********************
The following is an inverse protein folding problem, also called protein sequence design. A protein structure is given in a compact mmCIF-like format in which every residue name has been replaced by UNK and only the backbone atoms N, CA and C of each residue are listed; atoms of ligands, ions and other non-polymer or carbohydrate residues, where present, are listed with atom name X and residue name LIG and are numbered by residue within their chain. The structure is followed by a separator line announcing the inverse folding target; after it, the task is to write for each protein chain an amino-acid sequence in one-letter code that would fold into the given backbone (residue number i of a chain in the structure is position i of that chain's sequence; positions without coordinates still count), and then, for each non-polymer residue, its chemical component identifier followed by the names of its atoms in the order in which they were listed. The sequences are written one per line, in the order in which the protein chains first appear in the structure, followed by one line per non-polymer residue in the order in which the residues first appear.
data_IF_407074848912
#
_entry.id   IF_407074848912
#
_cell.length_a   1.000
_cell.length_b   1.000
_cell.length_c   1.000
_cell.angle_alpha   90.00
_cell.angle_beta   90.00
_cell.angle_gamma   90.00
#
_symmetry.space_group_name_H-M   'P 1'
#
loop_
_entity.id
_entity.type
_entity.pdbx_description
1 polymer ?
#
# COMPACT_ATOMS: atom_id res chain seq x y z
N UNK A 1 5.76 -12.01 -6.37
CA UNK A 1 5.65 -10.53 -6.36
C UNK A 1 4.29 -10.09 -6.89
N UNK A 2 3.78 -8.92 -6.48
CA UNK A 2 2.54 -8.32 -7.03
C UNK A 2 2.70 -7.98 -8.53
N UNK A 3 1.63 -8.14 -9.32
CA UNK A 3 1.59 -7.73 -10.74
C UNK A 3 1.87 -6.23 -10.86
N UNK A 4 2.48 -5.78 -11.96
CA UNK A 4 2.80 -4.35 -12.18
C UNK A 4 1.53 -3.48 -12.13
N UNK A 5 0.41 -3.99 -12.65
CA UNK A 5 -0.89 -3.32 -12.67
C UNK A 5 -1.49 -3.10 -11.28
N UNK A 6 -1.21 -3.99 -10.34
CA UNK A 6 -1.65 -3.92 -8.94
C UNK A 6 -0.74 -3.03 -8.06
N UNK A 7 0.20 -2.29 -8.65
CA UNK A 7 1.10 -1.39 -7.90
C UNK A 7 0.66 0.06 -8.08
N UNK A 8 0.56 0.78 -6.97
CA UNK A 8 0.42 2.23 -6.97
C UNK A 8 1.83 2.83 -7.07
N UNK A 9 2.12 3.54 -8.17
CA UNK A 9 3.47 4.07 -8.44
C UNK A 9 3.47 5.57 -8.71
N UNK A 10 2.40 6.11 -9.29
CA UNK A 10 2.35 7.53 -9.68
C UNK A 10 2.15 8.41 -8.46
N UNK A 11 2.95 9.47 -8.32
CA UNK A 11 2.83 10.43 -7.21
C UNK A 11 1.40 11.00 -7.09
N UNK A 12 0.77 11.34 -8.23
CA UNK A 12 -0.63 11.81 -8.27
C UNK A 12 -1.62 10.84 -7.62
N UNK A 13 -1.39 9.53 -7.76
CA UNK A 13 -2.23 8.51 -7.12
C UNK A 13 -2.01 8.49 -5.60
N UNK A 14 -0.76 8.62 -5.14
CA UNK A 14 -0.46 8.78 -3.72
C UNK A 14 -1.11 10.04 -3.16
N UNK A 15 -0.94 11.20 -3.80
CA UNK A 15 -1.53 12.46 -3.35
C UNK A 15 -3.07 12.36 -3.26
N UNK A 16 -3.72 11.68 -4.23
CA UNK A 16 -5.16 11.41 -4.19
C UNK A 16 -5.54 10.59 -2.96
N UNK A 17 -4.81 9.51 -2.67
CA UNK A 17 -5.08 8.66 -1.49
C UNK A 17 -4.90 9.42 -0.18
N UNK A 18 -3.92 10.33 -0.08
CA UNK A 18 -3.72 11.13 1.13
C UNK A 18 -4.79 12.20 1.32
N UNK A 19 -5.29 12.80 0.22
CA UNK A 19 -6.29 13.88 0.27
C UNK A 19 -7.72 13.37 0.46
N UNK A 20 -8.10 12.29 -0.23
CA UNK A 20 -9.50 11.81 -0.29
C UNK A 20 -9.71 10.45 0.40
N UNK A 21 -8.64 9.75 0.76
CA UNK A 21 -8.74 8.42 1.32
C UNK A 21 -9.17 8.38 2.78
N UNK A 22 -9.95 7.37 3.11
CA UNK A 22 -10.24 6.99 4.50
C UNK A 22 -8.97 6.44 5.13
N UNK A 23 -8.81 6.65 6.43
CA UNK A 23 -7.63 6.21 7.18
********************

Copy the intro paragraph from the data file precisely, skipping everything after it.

The following is an inverse protein folding problem, also called protein sequence design. A protein structure is given in a compact mmCIF-like format in which every residue name has been replaced by UNK and only the backbone atoms N, CA and C of each residue are listed; atoms of ligands, ions and other non-polymer or carbohydrate residues, where present, are listed with atom name X and residue name LIG and are numbered by residue within their chain. The structure is followed by a separator line announcing the inverse folding target; after it, the task is to write for each protein chain an amino-acid sequence in one-letter code that would fold into the given backbone (residue number i of a chain in the structure is position i of that chain's sequence; positions without coordinates still count), and then, for each non-polymer residue, its chemical component identifier followed by the names of its atoms in the order in which they were listed. The sequences are written one per line, in the order in which the protein chains first appear in the structure, followed by one line per non-polymer residue in the order in which the residues first appear.